Life Extension Update
Calorie restriction keeps its followers young at heart
In research published in the January 17 2006 issue of the Journal of the American College of Cardiology, Luigi Fontana MD, PhD, and colleagues at Washington University School of Medicine in St. Louis, Missouri reported that individuals who have adopted a calorie restricted yet nutritionally balanced diet have the heart function of people much younger. "This is the first study to demonstrate that long-term calorie restriction with optimal nutrition has cardiac-specific effects that ameliorate age-associated declines in heart function," Dr Fontana announced.
"Our hypothesis is that low-grade, chronic inflammation is mediating primary aging," Dr Fontana submitted. "It's not the only factor, of course -- aging is a complex process. But we found less inflammation in these people -- less TNFa, C-reactive protein and TGFb -- as well as a more flexible ventricle in their hearts."
Claims that various nutritional interventions can extend life span are manifold, but some have greater credibility than others. Gerontologists agree that Caloric Restriction with Optimal Nutrition (CRON) offers the greatest likelihood of succeeding.
If people reduce their current caloric intake from 20-40%, even starting in middle age, they may prevent or delay the development of heart disease. Animals whose food intake was reduced by one-third showed less heart disease. The hearts of mice on a low-calorie diet showed 20% fewer age-related genetic changes and had less DNA damage (Parker, 2002). Recall the persuasive cardiovascular results obtained from the Biosphere II experiment: In the first 6 months body weight dropped 15%, blood sugar 20%, blood cholesterol 38%, and systolic/diastolic blood pressure dropped 30%/27% on a calorie-restricted diet (Walford, 1994; Best, 1995). A 30% reduction in caloric intake in 30 rhesus monkeys led to a 25-point elevation in HDL-2B and a 20-point decrease in triglycerides. Increases in HDL-2B and decreases in triglycerides of this magnitude in humans would be a great health benefit, especially for those at risk for stroke or heart disease (Verdery et al. 1997; Lane et al. 1999). Multiple studies have shown increased insulin sensitivity (four-fold) and decreased levels of insulin on calorie-restricted diets (Spindler 2001b), suggesting that hyperinsulinemia may be a risk factor associated with heart disease.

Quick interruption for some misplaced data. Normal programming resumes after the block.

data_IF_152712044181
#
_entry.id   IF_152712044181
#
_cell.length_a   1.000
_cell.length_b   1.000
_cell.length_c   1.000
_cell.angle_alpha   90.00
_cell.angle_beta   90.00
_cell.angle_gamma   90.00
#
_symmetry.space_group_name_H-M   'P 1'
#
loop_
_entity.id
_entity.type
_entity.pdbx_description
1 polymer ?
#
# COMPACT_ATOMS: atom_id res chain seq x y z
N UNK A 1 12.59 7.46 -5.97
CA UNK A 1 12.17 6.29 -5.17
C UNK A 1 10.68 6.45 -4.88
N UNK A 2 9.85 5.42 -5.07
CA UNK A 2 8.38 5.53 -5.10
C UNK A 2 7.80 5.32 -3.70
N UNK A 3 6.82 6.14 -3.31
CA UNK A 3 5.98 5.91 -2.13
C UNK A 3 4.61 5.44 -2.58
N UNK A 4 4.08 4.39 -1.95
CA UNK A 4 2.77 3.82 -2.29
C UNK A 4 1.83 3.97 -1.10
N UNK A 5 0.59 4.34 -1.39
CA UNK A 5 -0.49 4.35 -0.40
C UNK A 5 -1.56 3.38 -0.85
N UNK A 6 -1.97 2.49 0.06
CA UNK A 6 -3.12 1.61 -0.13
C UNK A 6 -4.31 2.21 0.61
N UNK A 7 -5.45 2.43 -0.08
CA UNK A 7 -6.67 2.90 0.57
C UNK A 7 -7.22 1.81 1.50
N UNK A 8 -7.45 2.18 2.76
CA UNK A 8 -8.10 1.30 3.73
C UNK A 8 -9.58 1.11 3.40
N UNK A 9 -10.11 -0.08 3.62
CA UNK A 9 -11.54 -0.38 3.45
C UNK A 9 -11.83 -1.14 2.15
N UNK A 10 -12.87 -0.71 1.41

Until potent and practical medicines are found to enhance longevity, many useful natural options still offer significant benefits (alternatives that The Life Extension Foundation has recommended to members for decades). The Journal of the American Medical Association (JAMA) reported that underfed animals (consuming 50% less food) live up to 50% longer, perhaps because of higher levels of dehydroepiandrosterone (DHEA), lower body temperature, and lower insulin levels (JAMA 2002).
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